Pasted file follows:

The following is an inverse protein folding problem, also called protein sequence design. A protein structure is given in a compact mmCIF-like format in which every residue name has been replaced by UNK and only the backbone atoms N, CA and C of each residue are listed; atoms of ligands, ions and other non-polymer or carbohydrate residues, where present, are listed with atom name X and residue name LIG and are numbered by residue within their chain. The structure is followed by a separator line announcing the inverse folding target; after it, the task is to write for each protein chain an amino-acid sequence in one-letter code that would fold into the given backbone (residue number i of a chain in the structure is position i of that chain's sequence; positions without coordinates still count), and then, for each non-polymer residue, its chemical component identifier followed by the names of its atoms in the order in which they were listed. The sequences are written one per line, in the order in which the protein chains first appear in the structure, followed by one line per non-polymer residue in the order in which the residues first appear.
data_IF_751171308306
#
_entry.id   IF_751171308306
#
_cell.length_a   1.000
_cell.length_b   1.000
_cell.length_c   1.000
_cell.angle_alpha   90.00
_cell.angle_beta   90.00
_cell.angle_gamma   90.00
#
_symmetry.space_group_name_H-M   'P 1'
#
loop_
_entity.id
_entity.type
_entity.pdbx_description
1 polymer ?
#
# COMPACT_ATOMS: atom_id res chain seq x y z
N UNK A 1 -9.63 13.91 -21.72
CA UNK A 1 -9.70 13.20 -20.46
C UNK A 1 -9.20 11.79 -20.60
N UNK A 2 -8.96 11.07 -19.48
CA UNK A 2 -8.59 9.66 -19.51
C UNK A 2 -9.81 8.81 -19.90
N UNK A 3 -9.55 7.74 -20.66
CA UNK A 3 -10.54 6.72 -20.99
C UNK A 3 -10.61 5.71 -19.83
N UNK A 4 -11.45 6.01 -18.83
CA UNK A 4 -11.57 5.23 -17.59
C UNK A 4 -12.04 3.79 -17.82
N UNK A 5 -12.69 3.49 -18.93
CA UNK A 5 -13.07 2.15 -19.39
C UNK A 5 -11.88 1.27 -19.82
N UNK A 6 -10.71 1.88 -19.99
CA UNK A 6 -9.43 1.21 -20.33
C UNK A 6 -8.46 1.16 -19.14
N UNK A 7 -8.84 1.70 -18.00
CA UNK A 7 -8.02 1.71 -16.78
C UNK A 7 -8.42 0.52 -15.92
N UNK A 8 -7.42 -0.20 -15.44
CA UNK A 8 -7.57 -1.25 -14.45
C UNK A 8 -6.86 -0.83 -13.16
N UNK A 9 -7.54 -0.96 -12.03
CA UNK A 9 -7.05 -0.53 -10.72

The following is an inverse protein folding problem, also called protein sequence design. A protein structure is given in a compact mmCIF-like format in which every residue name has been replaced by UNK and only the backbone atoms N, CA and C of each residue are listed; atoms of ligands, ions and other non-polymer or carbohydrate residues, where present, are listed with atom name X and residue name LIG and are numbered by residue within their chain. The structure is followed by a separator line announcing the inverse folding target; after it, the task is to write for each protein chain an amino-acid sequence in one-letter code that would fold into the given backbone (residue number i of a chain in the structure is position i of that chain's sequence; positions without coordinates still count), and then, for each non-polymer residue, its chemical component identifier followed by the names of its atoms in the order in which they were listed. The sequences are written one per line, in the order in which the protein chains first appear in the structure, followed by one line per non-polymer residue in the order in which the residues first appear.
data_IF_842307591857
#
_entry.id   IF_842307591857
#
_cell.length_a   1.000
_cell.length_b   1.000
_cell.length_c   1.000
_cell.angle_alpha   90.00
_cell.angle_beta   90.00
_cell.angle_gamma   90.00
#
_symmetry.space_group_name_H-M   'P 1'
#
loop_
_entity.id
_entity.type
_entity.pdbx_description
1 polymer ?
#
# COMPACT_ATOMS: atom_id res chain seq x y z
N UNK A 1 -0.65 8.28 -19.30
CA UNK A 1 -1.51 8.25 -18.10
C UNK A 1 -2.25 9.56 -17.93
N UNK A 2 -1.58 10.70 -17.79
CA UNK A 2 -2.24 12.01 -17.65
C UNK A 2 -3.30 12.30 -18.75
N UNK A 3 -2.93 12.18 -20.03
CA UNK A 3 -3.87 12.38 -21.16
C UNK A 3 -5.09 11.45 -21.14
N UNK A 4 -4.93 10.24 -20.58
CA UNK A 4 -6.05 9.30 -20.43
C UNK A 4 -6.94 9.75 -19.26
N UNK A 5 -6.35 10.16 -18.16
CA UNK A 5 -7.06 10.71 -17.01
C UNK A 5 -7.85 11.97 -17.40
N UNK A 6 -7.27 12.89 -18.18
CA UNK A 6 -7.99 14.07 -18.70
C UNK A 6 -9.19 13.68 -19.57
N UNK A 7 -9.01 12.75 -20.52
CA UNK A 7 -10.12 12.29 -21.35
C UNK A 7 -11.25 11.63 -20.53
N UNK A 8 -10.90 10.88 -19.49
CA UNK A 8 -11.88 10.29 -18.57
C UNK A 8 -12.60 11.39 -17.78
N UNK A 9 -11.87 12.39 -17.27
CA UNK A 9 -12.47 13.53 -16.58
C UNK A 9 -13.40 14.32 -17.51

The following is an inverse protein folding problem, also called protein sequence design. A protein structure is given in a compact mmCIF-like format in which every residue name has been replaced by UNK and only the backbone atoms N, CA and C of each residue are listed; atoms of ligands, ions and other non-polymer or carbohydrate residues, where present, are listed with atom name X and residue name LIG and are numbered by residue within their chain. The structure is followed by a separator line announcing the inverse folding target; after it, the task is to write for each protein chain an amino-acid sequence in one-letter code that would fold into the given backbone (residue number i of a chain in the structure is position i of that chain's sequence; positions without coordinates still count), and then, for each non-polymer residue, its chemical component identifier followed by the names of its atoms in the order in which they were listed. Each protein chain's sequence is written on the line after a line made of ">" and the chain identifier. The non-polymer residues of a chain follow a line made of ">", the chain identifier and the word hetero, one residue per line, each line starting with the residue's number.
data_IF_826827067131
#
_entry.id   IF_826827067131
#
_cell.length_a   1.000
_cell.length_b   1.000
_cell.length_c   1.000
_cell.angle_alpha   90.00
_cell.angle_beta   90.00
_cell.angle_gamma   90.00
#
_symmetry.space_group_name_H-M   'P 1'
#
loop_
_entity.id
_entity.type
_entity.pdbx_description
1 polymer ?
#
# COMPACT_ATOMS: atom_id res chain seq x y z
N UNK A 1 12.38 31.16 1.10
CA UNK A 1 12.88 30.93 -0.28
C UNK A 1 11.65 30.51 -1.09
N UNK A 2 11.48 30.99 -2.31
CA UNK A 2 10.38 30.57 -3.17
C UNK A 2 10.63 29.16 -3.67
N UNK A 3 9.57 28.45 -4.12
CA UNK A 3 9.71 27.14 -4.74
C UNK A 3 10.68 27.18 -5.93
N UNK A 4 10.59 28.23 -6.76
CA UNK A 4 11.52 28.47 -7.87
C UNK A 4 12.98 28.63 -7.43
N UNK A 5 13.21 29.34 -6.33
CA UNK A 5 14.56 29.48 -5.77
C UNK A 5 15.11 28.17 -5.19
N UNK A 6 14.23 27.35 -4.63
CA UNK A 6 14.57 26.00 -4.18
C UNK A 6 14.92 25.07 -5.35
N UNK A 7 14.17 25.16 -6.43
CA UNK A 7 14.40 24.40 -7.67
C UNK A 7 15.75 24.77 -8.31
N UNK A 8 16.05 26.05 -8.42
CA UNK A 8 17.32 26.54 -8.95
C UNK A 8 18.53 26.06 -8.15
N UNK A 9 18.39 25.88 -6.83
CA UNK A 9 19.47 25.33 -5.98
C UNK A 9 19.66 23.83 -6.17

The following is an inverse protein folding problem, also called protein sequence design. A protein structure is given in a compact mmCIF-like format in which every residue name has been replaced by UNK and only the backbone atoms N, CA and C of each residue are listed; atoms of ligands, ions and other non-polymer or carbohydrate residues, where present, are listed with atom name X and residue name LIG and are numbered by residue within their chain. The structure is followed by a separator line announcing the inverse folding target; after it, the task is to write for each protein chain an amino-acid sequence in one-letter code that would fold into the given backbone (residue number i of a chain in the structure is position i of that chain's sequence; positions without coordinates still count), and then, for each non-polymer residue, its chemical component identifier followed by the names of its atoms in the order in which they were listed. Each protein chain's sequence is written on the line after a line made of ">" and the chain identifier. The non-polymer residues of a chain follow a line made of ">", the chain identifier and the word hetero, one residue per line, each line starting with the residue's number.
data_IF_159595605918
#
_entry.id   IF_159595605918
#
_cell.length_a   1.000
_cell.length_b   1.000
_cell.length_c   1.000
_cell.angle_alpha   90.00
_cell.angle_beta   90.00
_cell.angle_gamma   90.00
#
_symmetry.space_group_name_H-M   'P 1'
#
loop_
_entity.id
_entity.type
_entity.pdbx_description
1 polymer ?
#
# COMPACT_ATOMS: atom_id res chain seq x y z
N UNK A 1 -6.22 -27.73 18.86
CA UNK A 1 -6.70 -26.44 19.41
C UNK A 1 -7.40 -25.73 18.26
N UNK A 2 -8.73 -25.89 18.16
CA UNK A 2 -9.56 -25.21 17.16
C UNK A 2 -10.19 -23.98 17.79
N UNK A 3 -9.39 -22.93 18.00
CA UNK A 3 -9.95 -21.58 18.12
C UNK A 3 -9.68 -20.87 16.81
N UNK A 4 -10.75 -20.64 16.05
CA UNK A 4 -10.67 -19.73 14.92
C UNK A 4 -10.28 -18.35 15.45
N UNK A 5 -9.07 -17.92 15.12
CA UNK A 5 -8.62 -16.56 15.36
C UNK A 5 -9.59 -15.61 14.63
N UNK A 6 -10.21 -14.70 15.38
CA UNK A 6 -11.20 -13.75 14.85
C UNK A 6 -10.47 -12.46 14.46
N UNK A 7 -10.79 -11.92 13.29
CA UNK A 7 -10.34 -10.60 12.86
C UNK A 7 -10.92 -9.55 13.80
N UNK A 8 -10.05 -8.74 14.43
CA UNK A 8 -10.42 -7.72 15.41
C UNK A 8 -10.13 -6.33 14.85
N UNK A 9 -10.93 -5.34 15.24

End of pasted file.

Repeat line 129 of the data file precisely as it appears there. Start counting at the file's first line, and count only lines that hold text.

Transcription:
N UNK A 5 13.21 29.34 -6.33